Deals Galore For Customers As McDonald's Battles Its Competitors

LOS ANGELES , October 15, 2014 () – When it comes to the fast food industry, no one—and I mean no one—compares to McDonald’s. Forget the food: I’m talking about the company as a whole. It’s the biggest and the best. There’s no comparison.

The Golden Arches made nearly $1.4 billion profit—that’s billion!—in its last quarter. Burger King? $75.1 million. Wendy’s? $29 million. McDonald’s has more than 35,000 locations worldwide. Wendy’s, Burger King and Taco Bell? Combined, they have about 26,000 locations.

If McDonald’s is the emperor of fast food, it would be Napoleon and Julius Caesar at the height of their power combined. And when powerful emperors are at their height, no one dares challenge them.

But these aren’t the best of times for McDonald’s. Oh it’ll stay No. 1 in fast food for the foreseeable future. No one else is going to make $1 billion profit anytime soon. But the company is struggling (struggling for them anyway). Its U.S. sales have stagnated. Global sales are down. It was recently connected in a huge food safety scare in Asia. And it’s struggling to bring in the millennial audience, considered to be the next major revenue stream for consumer goods in general.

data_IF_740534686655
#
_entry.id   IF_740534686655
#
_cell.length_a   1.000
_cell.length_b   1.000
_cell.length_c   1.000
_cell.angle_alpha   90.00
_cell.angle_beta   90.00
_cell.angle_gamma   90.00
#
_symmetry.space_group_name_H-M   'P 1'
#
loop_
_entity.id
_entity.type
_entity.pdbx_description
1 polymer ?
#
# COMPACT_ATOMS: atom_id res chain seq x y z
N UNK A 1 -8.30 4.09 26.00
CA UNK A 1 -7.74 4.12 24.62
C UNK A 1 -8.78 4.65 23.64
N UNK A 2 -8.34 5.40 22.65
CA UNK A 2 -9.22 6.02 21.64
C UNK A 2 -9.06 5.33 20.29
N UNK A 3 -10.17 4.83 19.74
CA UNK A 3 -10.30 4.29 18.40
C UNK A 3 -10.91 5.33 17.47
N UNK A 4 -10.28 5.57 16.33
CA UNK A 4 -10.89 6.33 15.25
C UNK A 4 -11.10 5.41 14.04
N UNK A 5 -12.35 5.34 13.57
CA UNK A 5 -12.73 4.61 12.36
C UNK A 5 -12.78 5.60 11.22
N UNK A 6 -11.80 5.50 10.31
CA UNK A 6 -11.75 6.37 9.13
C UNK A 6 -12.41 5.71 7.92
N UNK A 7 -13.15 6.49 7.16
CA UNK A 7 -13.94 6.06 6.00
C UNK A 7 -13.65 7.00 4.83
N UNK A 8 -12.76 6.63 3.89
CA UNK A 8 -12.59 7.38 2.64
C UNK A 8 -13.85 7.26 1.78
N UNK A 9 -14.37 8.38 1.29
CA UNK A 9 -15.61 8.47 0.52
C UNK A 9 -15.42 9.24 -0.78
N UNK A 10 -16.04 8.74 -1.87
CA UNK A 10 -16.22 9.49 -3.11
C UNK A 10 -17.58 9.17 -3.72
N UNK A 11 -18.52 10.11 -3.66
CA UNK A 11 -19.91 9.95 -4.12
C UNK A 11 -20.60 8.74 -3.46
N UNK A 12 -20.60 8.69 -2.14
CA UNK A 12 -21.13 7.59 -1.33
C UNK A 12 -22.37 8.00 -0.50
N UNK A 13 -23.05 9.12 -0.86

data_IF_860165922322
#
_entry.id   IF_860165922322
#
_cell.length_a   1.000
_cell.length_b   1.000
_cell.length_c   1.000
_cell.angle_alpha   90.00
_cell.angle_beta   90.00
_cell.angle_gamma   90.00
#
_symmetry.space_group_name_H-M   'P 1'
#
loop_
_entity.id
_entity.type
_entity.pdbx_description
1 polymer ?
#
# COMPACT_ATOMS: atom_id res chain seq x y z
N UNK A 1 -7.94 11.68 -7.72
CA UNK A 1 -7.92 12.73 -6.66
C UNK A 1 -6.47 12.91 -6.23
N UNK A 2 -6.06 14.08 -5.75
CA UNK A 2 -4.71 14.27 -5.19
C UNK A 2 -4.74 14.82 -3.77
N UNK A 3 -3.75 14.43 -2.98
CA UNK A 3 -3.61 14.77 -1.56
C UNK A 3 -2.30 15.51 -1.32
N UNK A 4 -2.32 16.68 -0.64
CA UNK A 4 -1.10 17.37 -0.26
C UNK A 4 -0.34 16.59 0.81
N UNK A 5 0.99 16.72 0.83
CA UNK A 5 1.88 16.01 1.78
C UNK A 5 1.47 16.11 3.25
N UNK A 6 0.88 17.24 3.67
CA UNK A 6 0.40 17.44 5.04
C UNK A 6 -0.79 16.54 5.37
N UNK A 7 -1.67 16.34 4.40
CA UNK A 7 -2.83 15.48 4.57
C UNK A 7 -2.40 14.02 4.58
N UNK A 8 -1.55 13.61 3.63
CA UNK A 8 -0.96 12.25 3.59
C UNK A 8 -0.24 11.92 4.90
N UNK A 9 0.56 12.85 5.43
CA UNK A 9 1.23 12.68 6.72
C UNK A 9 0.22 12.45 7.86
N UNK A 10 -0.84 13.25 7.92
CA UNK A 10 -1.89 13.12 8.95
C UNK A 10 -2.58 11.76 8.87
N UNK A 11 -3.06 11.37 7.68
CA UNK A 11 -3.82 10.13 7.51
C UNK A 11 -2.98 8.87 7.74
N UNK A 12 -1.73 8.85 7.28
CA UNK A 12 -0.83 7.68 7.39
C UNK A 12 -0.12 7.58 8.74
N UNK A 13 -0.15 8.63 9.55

And when there’s blood in the water, sharks will circle. McDonald’s competitors are going after them, and it’s all leading to better deals and offerings for consumers.

Some examples:

• Burger King began a limited-time promotion offering its version of 10-piece chicken nuggets for $1.49. McDonald’s is currently selling its 20-piece nuggets for $5 and it’s using the product to promote its annual Monopoly game promotion, a regular market driver. So essentially: During one of McDonald’s big promotional pushes for chicken nuggets, Burger King is offering the same number of nuggets for $2 less.

• Carl’s Jr. is currently selling all sizes of its soft drinks for $1, offering the deal not long after McDonald’s began offering all of its soft drinks for the same promotional price. The difference? Carl’s Jr.’s largest soft drink size is 44 ounces, while McDonald’s tops out at 32 ounces.

• Taco Bell is going after the morning fast food crowd with the launch of its breakfast menu across the U.S. Now lots of fast food chains offer breakfast, but which one did Taco Bell attack in its ad campaign? Here’s a hint: Its commercials featured a bunch of guys all named Ronald McDonald.

• And Burger King features its various Big King sandwiches—an attempt to counter McDonald’s Big Mac sandwich—in its 2-for-$5 mix-and-match promotion.

McDonald’s is in no danger of being overthrown at the top. It’s just too big. But as long as it’s struggling, its competitors will keep attacking. And that’s all to the benefit of customers.

Nevin Barich is the Food and Beverage Analyst for Industry Intelligence. Email him here or follow him on Twitter here.

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